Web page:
Get­ting to know em­per­ors through their stuff

| A small sam­pling of ob­jects from the For­bid­den City, which holds the largest royal col­lec­tion in the world, is on dis­play at the Van­cou­ver Art Gallery. It speaks vol­umes about who the last em­per­ors of China re­ally were, re­ports CHRISTO­PHER DAVIS from N

China Daily (Canada) - - IN DEPTH -

In its day, it was the largest royal palace in the world. Its 178 acres, en­closed by mas­sive walls and a moat, con­tained980 build­ings and court­yards, dwarfedBuck­ing­ham Palace’s 40 acres and Ver­sailles’ mere 17. From the time it was com­pleted in the early 15th cen­tury un­til the fall of China’s im­pe­rial sys­tem in 1911, the For­bid­den City — the cen­ter­piece of Beijing — was the home of two lin­eages of em­per­ors from the Ming through Qing dy­nas­ties. It is now the largest mu­seum in the world’s most pop­u­lous coun­try.

The col­lec­tion housed within the mas­sive stor­age ca­pac­ity is es­ti­mated at 1 mil­lion pieces — most said to be of very high qual­ity and rarely dis­played — and it’s only in the last 10 years that schol­ars have been al­lowed in to start do­ing re­search an­dun­earth the vast quan­tity of ex­tra­or­di­nary trea­sures.

The more ob­jects that are shown to the world, two things be­come ob­vi­ous: the em­per­ors were col­lec­tors with plenty of wealth, and they had ex­quis­ite taste.

“On the one hand, the em­per­ors were ex­tremely pow­er­ful and had un­lim­ited means and could col­lect what­ever they wanted and needed,” said Ti­mothy Brook, Repub­lic of China chair in his­tory at the Univer­sity of Bri­tish Columbia in Van­cou­ver.

“But there’s also a sort of cul­tural el­e­ment to this be­cause the em­per­ors needed to show them­selves to be men of cul­ture. You couldn’t just rule China as a gen­er­alis­simo. As a ruler in China, you needed to be able to present your­self as up­hold­ing the val­ues of the cul­ture — prob­a­bly true any­where in the world — but it seems par­tic­u­larly true in China.”

Brook was the chief con­sul­tant for an ex­hibit of 200 rare and price­less ob­jects from the Palace Mu­seum in Beijing’s For­bid­den City, the largest royal col­lec­tion in the world — nearly half of which have never been out­side of China. The For­bid­den City show, which was or­ga­nized by the Palace Mu­seum in Beijing and the Royal On­tario Mu­seum in Toronto, is on dis­play at the Van­cou­ver Art Gallery through Jan 11.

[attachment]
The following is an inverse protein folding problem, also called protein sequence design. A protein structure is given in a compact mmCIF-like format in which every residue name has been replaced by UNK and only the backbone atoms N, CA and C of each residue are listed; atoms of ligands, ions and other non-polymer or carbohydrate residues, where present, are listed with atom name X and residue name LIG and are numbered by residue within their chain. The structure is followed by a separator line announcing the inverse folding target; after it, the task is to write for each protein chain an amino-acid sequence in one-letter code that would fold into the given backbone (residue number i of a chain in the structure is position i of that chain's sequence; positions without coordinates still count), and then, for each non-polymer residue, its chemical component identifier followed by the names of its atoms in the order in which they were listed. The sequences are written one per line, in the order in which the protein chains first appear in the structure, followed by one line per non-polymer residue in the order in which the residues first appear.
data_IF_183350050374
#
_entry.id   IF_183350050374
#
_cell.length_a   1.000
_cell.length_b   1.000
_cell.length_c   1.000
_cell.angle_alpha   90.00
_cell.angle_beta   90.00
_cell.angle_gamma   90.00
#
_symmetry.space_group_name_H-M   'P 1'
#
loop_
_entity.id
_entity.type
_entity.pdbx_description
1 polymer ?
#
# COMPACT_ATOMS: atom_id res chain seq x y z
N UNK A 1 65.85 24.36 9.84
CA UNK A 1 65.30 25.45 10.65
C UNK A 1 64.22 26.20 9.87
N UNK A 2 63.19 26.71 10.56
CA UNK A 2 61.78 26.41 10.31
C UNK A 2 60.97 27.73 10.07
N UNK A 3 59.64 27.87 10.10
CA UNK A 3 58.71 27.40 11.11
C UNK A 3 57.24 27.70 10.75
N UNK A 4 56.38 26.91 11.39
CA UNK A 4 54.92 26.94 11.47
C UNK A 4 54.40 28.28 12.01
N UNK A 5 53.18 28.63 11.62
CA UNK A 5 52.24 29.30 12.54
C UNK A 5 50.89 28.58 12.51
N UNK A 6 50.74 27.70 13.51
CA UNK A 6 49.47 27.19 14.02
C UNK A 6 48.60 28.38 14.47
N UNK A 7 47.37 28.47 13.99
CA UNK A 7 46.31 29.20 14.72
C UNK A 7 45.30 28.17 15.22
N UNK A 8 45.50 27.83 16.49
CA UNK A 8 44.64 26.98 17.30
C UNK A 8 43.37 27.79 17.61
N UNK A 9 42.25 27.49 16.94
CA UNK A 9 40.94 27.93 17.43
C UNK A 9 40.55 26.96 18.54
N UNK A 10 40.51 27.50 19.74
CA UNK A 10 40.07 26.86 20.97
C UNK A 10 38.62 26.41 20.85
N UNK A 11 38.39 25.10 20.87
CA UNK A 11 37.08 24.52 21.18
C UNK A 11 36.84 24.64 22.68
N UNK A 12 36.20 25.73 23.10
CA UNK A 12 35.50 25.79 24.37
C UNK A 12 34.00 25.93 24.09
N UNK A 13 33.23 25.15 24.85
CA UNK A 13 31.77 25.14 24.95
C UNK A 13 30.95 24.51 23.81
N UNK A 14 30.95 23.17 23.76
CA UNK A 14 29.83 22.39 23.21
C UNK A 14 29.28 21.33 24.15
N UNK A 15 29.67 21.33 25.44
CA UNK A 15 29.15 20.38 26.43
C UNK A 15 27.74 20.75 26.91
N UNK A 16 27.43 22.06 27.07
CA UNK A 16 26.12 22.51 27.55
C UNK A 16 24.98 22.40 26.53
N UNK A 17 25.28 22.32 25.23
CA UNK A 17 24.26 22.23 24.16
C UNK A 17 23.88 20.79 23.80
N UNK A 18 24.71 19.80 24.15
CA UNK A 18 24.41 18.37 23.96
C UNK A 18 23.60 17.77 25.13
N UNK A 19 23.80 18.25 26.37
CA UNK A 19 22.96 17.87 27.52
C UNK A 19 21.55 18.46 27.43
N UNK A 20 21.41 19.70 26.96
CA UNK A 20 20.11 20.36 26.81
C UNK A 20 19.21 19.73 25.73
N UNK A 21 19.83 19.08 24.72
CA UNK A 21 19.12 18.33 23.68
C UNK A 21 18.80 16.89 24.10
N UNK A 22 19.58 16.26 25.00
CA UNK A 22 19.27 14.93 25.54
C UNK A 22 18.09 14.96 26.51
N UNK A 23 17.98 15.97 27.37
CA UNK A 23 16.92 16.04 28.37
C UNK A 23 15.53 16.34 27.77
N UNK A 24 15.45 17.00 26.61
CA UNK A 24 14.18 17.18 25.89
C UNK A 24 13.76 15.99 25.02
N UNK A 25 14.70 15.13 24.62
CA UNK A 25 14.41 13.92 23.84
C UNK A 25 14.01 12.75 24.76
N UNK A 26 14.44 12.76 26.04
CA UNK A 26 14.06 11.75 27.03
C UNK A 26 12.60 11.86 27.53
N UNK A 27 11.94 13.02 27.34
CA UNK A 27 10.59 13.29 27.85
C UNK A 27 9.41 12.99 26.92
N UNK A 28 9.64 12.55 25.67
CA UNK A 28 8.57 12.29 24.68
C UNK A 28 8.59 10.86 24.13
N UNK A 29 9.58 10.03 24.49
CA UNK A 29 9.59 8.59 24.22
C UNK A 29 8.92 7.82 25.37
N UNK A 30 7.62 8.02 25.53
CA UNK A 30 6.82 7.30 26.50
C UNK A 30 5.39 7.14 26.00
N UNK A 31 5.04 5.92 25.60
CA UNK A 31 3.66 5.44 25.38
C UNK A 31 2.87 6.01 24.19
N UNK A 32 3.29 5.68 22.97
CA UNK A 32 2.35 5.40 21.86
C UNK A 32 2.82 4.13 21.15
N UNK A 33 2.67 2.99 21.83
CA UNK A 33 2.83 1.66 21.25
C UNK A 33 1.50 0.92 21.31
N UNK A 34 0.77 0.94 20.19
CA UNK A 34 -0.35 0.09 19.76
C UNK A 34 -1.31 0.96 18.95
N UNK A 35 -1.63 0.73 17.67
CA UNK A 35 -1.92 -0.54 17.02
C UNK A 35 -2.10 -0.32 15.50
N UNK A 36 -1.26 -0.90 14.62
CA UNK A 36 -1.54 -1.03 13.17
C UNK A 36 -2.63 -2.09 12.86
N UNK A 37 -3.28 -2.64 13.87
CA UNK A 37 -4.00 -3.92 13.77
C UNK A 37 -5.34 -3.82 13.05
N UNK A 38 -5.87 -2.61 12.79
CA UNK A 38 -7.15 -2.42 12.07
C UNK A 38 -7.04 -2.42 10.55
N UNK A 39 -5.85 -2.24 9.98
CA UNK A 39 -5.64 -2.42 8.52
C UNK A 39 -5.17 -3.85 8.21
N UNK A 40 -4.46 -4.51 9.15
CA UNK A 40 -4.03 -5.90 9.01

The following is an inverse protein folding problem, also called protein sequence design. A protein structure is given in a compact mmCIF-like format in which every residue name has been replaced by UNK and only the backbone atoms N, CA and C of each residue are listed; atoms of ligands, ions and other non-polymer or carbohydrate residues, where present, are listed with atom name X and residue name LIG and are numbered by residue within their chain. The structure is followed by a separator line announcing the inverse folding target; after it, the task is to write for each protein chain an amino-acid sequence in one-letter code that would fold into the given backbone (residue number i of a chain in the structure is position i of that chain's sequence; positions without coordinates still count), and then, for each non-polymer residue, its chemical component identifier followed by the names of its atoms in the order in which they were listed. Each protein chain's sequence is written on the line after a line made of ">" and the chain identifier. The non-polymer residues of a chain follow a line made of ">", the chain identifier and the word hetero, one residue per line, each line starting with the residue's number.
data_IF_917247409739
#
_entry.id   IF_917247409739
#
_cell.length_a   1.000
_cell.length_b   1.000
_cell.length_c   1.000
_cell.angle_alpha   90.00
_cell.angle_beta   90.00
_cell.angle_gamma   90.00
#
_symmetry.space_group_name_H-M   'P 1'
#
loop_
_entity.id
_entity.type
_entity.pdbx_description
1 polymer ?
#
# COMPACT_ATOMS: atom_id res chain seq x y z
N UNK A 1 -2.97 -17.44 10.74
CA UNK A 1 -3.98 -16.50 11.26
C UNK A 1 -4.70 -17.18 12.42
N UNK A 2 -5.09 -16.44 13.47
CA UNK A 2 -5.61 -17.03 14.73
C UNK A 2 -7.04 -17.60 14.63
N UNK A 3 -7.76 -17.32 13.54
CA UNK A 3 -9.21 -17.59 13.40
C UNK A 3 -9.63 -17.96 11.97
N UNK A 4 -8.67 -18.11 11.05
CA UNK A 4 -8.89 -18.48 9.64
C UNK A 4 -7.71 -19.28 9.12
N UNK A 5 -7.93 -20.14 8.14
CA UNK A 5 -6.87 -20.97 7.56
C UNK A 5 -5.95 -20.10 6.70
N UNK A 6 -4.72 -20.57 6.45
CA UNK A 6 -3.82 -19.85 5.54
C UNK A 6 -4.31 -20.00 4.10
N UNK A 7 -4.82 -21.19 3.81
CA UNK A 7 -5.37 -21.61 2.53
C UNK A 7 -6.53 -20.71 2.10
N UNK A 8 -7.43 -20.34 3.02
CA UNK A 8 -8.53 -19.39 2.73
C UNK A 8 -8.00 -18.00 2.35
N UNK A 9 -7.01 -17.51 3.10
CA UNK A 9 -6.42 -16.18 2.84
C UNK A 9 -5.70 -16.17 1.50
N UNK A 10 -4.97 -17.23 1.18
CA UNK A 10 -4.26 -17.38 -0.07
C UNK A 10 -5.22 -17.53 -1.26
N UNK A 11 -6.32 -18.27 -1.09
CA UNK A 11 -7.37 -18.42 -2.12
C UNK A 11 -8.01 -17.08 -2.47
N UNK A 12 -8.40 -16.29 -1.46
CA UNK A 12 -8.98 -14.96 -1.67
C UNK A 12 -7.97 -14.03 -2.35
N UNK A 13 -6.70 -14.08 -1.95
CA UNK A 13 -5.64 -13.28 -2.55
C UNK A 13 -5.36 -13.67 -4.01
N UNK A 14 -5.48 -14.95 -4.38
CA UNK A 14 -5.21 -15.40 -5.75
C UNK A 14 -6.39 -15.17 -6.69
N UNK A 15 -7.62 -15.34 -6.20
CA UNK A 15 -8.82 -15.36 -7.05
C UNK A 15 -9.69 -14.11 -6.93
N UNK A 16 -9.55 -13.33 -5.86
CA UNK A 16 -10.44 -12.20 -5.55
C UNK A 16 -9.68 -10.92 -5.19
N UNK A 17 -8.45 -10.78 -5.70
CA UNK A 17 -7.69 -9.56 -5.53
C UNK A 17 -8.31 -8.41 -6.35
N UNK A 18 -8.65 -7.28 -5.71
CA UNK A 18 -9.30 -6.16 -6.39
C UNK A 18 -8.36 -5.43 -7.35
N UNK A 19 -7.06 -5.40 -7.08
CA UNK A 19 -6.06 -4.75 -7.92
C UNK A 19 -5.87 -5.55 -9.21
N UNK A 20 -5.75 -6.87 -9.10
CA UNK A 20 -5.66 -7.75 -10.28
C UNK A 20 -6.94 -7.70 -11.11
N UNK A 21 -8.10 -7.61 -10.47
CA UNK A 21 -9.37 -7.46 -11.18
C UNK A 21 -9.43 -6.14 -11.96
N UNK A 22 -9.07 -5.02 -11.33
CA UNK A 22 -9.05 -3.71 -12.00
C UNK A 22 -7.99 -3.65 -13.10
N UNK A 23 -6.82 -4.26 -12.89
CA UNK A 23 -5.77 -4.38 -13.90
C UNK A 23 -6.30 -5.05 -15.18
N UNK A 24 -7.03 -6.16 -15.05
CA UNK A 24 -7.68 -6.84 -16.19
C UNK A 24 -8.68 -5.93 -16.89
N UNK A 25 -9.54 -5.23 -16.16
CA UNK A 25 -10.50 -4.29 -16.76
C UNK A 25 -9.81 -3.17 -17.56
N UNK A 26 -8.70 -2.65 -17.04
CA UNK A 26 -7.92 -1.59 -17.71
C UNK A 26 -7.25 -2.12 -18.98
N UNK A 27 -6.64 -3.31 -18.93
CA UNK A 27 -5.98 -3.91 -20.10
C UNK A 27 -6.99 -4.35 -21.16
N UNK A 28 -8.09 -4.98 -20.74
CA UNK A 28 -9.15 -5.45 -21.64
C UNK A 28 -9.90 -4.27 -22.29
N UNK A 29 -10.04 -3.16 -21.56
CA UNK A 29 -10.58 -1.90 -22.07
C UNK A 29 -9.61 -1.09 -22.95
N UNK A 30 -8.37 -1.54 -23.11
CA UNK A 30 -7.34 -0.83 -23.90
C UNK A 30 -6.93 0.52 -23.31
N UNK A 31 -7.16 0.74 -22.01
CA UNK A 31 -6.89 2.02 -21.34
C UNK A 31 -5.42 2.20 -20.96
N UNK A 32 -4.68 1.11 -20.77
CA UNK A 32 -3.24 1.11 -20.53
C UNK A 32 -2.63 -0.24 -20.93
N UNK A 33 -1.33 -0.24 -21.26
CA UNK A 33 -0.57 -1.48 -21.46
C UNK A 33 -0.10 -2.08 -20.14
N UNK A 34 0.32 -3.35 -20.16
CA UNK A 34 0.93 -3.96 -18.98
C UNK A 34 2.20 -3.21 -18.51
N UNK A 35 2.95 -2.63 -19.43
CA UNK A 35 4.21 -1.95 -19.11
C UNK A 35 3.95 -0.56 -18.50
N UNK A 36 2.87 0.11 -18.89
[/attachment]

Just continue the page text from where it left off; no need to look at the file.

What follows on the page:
“We were re­ally in­ter­ested in the course of the ex­hi­bi­tion to high­light how th­ese ob­jects were em­blem­atic of the em­peror’s power,” said Daina Au­gaitis, chief cu­ra­tor and as­so­ciate di­rec­tor of the gallery.

The items — from ar­mor and bow and ar­row to sedan chair, throne, por­traits and tea cups — show how the em­per­ors pro­jected their power. “The ob­jects you see are all about be­ing em­peror,” Brook said. “Not be­ing em­peror for the em­peror’s sake, but be­ing em­peror for the world.” Aus­pi­cious sym­bols

The throne in the ex­hibit, for ex­am­ple, one of many that would have been in the For­bid­den City, fea­tures aus­pi­cious sym­bols — cranes and ele­phants in par­tic­u­lar — re­mind­ing ev­ery­one that the em­peror was the in­ter­me­di­ary be­tween ce­les­tial be­ings and earthly be­ings, he be­ing the one in be­tween who re­lays mes­sages back and forth and con­venes that power not just for China, but for the whole world.

“There was a herd of ele­phants that was kept by the palace,” Au­gaitis said, “so the thou­sands of peo­ple who would come into work ev­ery morn­ing and en­ter the gates of the For­bid­den City would be greeted by this herd of ele­phants — another dis­play of power and wealth and au­thor­ity.”

The em­peror and his fam­ily had no choice but to wear clothes adorned with five-clawed dragons, which no one else could do. “Any­one out­side the im­pe­rial fam­ily who was caught wear­ing cloth­ing em­bel­lished with a dragon would be ex­e­cuted for lese-ma­jeste, the crime of in­fring­ing on the em­peror’s sovereignty,” said Brook. The ex­hibit fea­tures sev­eral ex­am­ples, the em­broi­dery, in many cases goldthreaded, is so well pre­served it looks new.